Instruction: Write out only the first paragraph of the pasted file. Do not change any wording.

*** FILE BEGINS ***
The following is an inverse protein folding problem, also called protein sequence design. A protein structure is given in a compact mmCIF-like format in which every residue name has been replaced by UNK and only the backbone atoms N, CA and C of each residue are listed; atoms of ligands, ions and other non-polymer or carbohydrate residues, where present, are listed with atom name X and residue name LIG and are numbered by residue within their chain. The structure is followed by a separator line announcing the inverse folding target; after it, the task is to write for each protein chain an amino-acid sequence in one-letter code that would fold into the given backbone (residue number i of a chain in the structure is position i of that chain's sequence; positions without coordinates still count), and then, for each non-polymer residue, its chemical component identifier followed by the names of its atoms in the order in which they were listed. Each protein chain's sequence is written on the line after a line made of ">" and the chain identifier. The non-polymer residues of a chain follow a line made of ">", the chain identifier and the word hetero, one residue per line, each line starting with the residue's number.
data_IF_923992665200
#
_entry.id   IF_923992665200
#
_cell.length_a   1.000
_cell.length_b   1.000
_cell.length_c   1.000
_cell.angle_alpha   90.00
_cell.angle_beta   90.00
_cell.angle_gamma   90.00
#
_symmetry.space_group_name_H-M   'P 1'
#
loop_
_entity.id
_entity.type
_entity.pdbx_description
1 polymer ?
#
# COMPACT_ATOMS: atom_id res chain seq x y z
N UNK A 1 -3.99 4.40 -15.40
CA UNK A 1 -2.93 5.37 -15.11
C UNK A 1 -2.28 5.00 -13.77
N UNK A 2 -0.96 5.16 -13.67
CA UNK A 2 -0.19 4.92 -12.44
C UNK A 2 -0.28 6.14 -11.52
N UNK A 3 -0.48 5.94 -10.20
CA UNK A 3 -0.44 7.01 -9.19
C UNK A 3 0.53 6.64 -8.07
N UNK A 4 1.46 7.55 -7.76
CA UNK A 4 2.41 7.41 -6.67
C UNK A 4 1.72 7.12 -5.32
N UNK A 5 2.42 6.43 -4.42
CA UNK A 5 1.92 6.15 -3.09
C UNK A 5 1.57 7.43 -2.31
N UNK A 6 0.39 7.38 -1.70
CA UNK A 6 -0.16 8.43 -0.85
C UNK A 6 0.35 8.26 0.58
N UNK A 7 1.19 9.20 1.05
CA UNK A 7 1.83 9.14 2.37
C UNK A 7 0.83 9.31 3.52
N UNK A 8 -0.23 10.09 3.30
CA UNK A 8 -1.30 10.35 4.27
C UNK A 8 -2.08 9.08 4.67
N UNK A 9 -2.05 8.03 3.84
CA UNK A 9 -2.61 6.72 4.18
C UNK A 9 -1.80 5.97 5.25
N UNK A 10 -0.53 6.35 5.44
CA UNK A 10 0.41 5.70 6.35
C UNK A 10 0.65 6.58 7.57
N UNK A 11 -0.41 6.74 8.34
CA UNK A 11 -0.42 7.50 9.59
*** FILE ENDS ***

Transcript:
The following is an inverse protein folding problem, also called protein sequence design. A protein structure is given in a compact mmCIF-like format in which every residue name has been replaced by UNK and only the backbone atoms N, CA and C of each residue are listed; atoms of ligands, ions and other non-polymer or carbohydrate residues, where present, are listed with atom name X and residue name LIG and are numbered by residue within their chain. The structure is followed by a separator line announcing the inverse folding target; after it, the task is to write for each protein chain an amino-acid sequence in one-letter code that would fold into the given backbone (residue number i of a chain in the structure is position i of that chain's sequence; positions without coordinates still count), and then, for each non-polymer residue, its chemical component identifier followed by the names of its atoms in the order in which they were listed. Each protein chain's sequence is written on the line after a line made of ">" and the chain identifier. The non-polymer residues of a chain follow a line made of ">", the chain identifier and the word hetero, one residue per line, each line starting with the residue's number.